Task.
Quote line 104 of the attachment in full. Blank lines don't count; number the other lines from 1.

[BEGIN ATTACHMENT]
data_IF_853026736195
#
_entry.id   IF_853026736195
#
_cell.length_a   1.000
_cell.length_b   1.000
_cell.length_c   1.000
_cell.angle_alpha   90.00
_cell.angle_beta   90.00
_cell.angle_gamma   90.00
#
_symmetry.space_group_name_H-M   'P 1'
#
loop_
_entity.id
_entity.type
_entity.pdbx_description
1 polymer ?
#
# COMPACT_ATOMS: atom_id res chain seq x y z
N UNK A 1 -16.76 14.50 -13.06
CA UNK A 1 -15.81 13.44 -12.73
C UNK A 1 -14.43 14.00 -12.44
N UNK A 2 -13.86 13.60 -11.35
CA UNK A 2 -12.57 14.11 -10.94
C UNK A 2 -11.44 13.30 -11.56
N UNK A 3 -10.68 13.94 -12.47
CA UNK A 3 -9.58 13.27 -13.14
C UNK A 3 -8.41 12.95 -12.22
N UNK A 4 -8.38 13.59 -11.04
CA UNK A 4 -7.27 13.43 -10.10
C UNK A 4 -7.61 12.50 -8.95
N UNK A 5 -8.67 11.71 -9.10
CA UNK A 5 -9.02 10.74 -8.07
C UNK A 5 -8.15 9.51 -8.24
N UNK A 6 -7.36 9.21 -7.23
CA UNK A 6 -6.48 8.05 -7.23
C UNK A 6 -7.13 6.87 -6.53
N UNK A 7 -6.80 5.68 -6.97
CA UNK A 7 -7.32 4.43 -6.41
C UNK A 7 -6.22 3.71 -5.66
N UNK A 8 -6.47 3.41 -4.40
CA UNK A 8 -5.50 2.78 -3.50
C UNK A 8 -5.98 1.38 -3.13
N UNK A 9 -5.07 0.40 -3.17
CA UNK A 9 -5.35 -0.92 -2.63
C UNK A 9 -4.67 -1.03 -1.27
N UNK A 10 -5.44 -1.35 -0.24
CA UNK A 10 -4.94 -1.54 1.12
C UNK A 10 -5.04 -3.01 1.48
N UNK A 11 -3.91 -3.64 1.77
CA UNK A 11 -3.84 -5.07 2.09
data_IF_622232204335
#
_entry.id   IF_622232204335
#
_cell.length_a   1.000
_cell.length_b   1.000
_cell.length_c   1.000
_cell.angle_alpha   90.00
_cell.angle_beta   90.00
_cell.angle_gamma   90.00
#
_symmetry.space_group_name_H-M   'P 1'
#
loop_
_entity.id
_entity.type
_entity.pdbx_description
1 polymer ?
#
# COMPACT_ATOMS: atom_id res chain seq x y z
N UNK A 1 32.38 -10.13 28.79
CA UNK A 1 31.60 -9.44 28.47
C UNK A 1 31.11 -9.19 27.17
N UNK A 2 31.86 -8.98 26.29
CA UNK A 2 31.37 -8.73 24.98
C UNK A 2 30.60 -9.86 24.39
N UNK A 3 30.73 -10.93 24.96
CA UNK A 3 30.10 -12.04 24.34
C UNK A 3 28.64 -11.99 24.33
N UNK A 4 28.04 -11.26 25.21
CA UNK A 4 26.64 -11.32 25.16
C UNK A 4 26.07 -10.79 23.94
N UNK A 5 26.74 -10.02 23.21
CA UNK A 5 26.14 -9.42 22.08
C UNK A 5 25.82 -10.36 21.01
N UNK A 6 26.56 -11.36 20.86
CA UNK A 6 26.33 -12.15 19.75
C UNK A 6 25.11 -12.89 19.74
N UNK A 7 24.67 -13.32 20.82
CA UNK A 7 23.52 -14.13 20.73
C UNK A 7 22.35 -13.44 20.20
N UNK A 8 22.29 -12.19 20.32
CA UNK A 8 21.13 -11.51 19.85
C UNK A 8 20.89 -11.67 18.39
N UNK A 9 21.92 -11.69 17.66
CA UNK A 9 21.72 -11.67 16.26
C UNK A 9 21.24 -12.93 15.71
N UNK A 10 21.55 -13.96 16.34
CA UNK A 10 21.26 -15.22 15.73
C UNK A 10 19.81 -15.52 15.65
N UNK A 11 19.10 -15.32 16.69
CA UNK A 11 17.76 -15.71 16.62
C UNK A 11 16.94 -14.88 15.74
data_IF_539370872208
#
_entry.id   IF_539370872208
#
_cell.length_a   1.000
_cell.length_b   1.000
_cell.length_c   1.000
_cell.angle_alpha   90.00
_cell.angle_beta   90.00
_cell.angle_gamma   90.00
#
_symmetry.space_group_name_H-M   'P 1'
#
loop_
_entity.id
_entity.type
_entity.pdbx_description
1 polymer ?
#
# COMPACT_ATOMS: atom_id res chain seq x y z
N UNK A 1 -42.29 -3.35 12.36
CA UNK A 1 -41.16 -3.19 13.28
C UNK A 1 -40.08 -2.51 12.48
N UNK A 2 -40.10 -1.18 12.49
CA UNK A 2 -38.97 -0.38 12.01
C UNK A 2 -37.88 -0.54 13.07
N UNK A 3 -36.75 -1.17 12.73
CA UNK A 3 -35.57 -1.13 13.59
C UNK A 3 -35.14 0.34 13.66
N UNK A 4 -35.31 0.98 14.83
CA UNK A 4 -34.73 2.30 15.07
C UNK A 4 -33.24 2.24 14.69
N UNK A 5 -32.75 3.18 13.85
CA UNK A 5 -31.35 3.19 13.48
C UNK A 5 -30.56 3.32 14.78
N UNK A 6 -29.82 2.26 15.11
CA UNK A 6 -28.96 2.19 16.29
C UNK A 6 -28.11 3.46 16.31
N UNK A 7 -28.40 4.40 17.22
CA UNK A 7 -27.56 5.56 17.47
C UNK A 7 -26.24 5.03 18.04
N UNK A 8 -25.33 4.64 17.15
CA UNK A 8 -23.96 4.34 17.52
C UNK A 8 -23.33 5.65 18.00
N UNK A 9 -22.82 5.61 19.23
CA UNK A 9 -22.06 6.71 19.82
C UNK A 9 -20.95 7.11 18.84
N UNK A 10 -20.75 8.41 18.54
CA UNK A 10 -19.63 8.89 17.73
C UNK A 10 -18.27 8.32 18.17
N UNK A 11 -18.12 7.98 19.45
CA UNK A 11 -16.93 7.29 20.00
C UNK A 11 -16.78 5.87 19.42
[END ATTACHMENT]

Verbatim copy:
CA UNK A 11 17.76 -15.71 16.62